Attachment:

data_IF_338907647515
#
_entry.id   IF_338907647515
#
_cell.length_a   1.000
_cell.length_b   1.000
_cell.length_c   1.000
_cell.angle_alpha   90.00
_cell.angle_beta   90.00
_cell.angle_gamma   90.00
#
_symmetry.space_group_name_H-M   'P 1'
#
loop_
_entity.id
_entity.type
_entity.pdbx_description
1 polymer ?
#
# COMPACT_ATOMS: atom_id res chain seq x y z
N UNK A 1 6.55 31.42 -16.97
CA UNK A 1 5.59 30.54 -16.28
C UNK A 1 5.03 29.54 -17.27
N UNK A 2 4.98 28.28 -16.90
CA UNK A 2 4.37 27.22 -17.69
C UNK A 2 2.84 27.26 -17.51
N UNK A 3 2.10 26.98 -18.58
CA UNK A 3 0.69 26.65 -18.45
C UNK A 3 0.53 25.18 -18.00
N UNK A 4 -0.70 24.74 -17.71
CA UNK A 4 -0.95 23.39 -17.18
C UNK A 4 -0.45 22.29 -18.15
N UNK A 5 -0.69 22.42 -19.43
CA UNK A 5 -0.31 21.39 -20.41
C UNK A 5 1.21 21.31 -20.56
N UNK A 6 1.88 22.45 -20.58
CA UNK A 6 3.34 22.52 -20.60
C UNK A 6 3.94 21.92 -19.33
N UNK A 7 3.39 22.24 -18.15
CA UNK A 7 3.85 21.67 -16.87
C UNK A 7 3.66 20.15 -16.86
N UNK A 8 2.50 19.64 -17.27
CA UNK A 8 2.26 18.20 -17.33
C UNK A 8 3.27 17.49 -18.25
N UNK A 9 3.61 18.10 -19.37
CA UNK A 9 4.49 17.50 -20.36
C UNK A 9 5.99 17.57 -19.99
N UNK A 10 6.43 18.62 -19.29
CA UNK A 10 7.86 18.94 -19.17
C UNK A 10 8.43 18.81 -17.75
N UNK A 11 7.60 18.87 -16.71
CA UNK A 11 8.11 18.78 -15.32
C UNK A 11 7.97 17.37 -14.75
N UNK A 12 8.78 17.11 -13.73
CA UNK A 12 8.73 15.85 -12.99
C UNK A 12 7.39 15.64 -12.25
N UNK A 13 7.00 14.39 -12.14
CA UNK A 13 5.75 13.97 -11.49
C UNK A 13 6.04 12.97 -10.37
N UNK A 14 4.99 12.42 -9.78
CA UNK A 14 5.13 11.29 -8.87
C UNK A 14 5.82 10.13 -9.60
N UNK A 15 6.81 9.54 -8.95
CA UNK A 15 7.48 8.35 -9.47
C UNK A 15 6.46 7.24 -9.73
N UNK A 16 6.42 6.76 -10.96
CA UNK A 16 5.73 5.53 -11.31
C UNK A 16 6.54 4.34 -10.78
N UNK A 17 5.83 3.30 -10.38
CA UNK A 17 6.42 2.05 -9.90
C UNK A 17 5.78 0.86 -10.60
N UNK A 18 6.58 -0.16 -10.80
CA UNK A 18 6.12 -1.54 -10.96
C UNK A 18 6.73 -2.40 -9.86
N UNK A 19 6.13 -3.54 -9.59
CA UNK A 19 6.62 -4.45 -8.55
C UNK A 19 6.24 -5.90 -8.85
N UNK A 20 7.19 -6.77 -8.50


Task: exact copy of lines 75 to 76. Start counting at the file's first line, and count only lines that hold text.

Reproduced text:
N UNK A 19 6.13 -3.54 -9.59
CA UNK A 19 6.62 -4.45 -8.55